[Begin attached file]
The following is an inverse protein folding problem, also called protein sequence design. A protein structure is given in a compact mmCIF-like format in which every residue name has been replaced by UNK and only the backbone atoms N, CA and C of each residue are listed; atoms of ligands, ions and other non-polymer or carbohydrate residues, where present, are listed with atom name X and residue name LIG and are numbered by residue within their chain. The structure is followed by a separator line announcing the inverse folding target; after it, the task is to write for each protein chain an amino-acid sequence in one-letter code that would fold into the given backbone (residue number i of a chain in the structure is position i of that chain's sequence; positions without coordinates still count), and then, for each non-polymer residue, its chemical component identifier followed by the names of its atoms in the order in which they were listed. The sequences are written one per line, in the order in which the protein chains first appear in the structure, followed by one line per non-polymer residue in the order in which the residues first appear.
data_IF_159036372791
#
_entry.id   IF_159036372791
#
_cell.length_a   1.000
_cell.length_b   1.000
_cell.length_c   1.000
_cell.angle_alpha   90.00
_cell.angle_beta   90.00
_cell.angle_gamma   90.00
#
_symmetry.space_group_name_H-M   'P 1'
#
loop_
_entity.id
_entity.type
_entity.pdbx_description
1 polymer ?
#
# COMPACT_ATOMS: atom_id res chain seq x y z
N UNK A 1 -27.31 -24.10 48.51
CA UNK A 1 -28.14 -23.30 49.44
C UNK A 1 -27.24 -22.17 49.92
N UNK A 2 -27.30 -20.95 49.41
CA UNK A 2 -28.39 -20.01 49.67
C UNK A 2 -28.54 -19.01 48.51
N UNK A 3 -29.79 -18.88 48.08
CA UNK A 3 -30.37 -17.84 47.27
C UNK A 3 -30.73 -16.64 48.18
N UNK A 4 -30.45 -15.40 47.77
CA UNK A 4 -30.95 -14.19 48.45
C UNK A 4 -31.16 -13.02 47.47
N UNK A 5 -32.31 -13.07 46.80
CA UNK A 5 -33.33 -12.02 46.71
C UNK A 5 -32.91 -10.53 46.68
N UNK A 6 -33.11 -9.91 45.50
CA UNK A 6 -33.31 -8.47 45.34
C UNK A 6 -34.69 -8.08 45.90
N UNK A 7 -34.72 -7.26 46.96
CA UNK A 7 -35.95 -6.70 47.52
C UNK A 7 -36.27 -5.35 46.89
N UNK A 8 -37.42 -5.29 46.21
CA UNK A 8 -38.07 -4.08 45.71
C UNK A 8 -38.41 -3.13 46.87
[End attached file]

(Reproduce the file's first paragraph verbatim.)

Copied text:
The following is an inverse protein folding problem, also called protein sequence design. A protein structure is given in a compact mmCIF-like format in which every residue name has been replaced by UNK and only the backbone atoms N, CA and C of each residue are listed; atoms of ligands, ions and other non-polymer or carbohydrate residues, where present, are listed with atom name X and residue name LIG and are numbered by residue within their chain. The structure is followed by a separator line announcing the inverse folding target; after it, the task is to write for each protein chain an amino-acid sequence in one-letter code that would fold into the given backbone (residue number i of a chain in the structure is position i of that chain's sequence; positions without coordinates still count), and then, for each non-polymer residue, its chemical component identifier followed by the names of its atoms in the order in which they were listed. The sequences are written one per line, in the order in which the protein chains first appear in the structure, followed by one line per non-polymer residue in the order in which the residues first appear.